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Protesters seize fuel tanker in Akkar as shortages persist

Fuel-related incidents continue, as petrol station owners refuse to sell and demand protection against assaults.


Vehicles queue-up at a petrol station in the Balamand area on the coastal highway linking Lebanon's capital to the country's north, on June 21, 2021, amid dire shortages due to an ongoing economic collapse. Photo: Joseph Eid, AFP.

A group of men in the town of Al Bireh, Akkar region, North Lebanon, on Tuesday intercepted and seized a tanker loaded with diesel to protest “against the running out of fuel in the petrol stations in town, the stopping of electricity subscription generators.”

The group announced that it will not allow any fuel tanker to cross the town unless the gas stations in Bireh are full, the NNA reports.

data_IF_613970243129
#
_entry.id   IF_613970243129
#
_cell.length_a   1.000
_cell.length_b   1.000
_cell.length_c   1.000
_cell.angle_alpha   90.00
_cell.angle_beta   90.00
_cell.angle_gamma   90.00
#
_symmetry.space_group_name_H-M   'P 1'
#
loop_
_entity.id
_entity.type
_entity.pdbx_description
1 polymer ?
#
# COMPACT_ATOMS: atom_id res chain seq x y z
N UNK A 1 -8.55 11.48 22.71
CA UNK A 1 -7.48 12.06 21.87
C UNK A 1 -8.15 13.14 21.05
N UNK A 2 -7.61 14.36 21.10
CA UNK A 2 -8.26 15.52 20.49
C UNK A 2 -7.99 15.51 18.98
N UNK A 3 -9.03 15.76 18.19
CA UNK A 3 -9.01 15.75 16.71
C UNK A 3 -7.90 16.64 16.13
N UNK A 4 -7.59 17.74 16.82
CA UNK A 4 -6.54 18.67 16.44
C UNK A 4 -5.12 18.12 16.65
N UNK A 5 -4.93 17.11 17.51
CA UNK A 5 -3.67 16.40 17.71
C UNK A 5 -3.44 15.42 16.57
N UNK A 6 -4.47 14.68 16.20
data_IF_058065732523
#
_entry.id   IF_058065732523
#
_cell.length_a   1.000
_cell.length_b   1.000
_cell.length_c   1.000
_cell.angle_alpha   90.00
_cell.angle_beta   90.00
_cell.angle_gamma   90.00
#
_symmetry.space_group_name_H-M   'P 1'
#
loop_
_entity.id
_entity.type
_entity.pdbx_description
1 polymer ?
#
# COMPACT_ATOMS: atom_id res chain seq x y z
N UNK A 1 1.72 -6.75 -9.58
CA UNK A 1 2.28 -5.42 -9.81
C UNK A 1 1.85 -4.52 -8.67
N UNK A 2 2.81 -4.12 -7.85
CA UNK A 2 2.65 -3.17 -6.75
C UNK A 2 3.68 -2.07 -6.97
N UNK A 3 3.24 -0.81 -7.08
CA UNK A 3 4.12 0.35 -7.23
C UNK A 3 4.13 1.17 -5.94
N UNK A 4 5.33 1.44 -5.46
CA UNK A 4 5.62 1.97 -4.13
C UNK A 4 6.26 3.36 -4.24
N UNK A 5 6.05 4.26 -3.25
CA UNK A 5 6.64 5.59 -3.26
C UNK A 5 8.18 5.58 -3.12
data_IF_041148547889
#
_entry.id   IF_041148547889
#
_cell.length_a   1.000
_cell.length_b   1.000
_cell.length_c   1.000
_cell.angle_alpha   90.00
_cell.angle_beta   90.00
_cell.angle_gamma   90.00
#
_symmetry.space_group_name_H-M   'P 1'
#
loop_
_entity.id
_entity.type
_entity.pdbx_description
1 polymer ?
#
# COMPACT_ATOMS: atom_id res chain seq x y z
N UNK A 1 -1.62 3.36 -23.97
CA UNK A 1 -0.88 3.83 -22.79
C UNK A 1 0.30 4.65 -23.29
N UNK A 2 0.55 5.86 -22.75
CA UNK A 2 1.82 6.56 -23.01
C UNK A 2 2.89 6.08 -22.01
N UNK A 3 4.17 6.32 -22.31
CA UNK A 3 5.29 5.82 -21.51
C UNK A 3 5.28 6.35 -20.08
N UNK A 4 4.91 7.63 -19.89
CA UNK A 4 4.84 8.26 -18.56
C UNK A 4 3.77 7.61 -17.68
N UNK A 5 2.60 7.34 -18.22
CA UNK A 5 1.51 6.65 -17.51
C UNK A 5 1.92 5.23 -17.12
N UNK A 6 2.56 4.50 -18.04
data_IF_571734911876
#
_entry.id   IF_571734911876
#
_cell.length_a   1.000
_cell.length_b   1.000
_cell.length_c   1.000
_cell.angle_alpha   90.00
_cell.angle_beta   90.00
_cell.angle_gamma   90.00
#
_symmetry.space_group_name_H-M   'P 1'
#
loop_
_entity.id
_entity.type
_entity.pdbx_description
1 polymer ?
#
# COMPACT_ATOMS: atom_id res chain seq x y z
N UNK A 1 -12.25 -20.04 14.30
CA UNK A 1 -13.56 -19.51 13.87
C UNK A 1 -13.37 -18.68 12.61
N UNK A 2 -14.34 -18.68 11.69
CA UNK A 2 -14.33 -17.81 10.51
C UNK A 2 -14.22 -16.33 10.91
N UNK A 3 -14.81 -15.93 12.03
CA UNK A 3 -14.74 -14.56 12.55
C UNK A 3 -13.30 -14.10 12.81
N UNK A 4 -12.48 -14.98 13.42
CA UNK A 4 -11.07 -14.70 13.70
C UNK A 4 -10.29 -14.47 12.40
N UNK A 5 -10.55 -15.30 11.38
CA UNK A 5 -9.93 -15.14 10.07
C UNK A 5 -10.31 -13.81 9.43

During the past weeks, Lebanese drivers have been lining up for hours at gas stations to fill their tanks, as some petrol stations have been rationing subsidized fuel, only allowing purchases of 20,000LBP per car. 

Several incidents, including armed assaults and fistfights, have taken place during the long wait. On Monday, a man was shot and wounded in Tripoli, North Lebanon, after a fistfight and a shooting sparked at a gas station in the city.

The representative of Lebanon’s fuel distributors Fadi Abou Shakra said that owners of at least 140 petrol stations refused on Tuesday to refill their stocks and sell fuel unless they were ensured protection from angry motorists, the NNA reported. 

As the economic crisis deepens and the Bank of Lebanon (BDL) is fast running out of foreign currency, fuel distributors have difficulties in securing the credit lines to purchase gas and diesel.  

Gas station owners have requested the government to allow them to sell fuel at the so-called commercial dollar rate, 3,900LBP/$. 

But Abou Shakra told MTV that petrol station owners were still waiting for a government decision. 

MTV also quoted sources in the industry saying that distributors can ensure only 60 percent of the quantity of fuel needed in Lebanon and that the stocks would run out within a week.